Firefighters get refresher course in rappelling

David Ortlund has spent the past five summers at a unique, unsung but vital seasonal job in Oregon. Then each autumn, the Northern Arizona University student has headed home to Flagstaff for another school year pursuing a history degree.

On Sunday, June 28, Ortlund and other men and women who comprise the
sixteen-member Rappel crew participated in training demonstrations at
the helibase near Merlin
He and a teammate donned
fire-fighting gear, and assembled  equipment packs weighing 80 to 110
lbs. Then Ortlund and one work partner had their turn in the spotlight.
The team climbed into the bright yellow US Forest Service helicopter
that lifted them to their target training spot. The chopper hovered 
approximately 200 feet overhead, and dropped weighted cords attached to
its side hatch doors. Both exit sources opened, each revealing a
rapeller in full regalia  who grasped the rope and made the descent. 
is how we attack fires in remote areas," said Paul Galloway,
Partnership Coordinator  for the Rogue River-Siskiyou National Forest
Service. Some lightning- caused flame-ups occur where there’s no access
or paved roads for conventional fire suppression equipment to get
through, he added. "The rappellers do initial attacks of
fire-fighting."  A skilled team arrives,  slides down the ropes,
suppresses the burn, and stays until it’s declared "out."  "The Rappel
crews,  attain ‘Level two’ proficiency in their rigorous training.
That’s on a par with the Smokejumpers and Hot Shots."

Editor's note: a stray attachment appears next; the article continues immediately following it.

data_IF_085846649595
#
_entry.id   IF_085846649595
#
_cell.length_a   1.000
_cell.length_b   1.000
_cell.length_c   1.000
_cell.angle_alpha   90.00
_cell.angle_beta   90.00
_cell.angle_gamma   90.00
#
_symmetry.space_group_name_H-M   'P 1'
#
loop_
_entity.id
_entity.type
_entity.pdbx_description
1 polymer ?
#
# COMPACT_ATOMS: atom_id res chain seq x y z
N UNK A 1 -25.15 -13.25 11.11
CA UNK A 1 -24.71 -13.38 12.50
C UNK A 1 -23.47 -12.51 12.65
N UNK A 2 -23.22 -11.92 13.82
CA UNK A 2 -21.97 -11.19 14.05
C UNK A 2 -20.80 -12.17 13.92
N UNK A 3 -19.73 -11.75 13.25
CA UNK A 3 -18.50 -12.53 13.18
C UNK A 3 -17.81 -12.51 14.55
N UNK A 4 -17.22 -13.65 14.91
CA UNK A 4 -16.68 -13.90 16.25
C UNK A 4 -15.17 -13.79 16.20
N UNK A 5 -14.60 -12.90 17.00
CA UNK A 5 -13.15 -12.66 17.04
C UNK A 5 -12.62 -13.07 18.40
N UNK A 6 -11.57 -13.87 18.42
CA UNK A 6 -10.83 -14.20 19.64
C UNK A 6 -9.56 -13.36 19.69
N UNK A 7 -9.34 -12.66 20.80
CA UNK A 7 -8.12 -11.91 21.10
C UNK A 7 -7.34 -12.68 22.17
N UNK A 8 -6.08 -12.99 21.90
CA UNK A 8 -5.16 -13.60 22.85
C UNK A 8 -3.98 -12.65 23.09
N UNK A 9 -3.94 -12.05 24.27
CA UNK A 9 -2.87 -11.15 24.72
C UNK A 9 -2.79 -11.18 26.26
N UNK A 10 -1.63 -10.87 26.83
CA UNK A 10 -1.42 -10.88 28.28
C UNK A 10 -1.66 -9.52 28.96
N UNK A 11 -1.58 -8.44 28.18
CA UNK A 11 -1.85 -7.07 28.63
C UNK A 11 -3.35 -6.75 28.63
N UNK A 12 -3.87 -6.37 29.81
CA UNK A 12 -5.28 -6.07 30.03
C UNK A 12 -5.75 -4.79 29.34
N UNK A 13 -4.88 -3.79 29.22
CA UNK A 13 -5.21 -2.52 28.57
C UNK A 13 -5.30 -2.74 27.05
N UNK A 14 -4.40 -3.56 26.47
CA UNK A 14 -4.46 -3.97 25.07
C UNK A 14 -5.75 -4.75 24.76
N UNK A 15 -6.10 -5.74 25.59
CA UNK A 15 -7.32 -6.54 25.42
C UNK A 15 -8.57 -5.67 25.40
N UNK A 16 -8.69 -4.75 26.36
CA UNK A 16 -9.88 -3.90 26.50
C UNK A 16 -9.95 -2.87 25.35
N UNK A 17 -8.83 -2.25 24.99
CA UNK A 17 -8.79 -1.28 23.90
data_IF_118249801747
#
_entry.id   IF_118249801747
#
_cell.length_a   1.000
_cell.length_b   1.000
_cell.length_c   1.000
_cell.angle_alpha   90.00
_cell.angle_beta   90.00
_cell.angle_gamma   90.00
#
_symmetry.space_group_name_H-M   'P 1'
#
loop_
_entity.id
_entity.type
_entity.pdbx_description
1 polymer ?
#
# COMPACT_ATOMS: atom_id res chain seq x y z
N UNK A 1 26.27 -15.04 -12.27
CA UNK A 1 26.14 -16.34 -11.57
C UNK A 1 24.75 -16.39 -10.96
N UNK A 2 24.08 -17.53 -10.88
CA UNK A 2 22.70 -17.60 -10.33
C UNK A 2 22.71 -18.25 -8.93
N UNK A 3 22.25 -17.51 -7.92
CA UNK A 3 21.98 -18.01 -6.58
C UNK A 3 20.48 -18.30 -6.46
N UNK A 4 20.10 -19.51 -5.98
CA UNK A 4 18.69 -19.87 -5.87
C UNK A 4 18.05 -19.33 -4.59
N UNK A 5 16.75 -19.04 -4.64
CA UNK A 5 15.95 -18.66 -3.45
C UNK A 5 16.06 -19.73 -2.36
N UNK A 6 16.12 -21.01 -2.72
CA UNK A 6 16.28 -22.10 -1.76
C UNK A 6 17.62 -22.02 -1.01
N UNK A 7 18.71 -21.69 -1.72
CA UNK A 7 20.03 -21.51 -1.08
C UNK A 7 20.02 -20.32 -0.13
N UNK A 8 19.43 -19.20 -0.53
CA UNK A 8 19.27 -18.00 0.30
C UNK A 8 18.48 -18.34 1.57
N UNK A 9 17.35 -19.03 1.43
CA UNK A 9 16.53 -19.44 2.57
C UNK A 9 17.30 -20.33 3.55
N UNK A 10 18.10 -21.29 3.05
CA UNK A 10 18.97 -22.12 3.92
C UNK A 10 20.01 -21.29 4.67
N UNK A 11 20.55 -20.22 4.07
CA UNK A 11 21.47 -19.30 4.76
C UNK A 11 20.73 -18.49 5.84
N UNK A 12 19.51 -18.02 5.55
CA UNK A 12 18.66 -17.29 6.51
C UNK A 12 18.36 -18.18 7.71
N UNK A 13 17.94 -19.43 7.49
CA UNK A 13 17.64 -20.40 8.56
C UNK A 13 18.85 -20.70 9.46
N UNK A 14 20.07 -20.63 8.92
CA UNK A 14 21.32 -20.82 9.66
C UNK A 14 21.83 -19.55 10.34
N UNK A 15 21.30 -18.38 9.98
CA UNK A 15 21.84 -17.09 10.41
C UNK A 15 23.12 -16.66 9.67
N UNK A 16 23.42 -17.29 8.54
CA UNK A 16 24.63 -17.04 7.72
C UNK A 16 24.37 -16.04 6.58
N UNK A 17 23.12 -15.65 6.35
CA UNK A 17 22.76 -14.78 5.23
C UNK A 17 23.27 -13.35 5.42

for "Helitack" units must be experienced, physically fit,
well-conditioned and thoroughly trained. "Although the Rappel school
they attend in John Day, Oregon lasts one week," Galloway said, "they
actually undergo constant on-the-job training.  After each practice or
grueling work session, they go through debriefing sessions to sharpen 
their knowledge and skills."
According to Galloway, the
Helicopter (fire fighting) program began in the 1970’s. Although the
Rappel  program has been in existence since the ‘80s,  few in the
audience at Merlin on June 28 had ever heard of it before. 
and affable, Ortlund  said he loved his job, and looked forward to
returning each summer to continue in it. "I enjoy the camaraderie with
the others on the crew," he said.
When asked if he found
it scary to descend from a helicopter into an isolated burning area,
Ortlund replied, "The only thing I ever worry about is doing something
to mess up. I like to protect our forest lands, and my fellow
By F. C. Blake
Of the Independent

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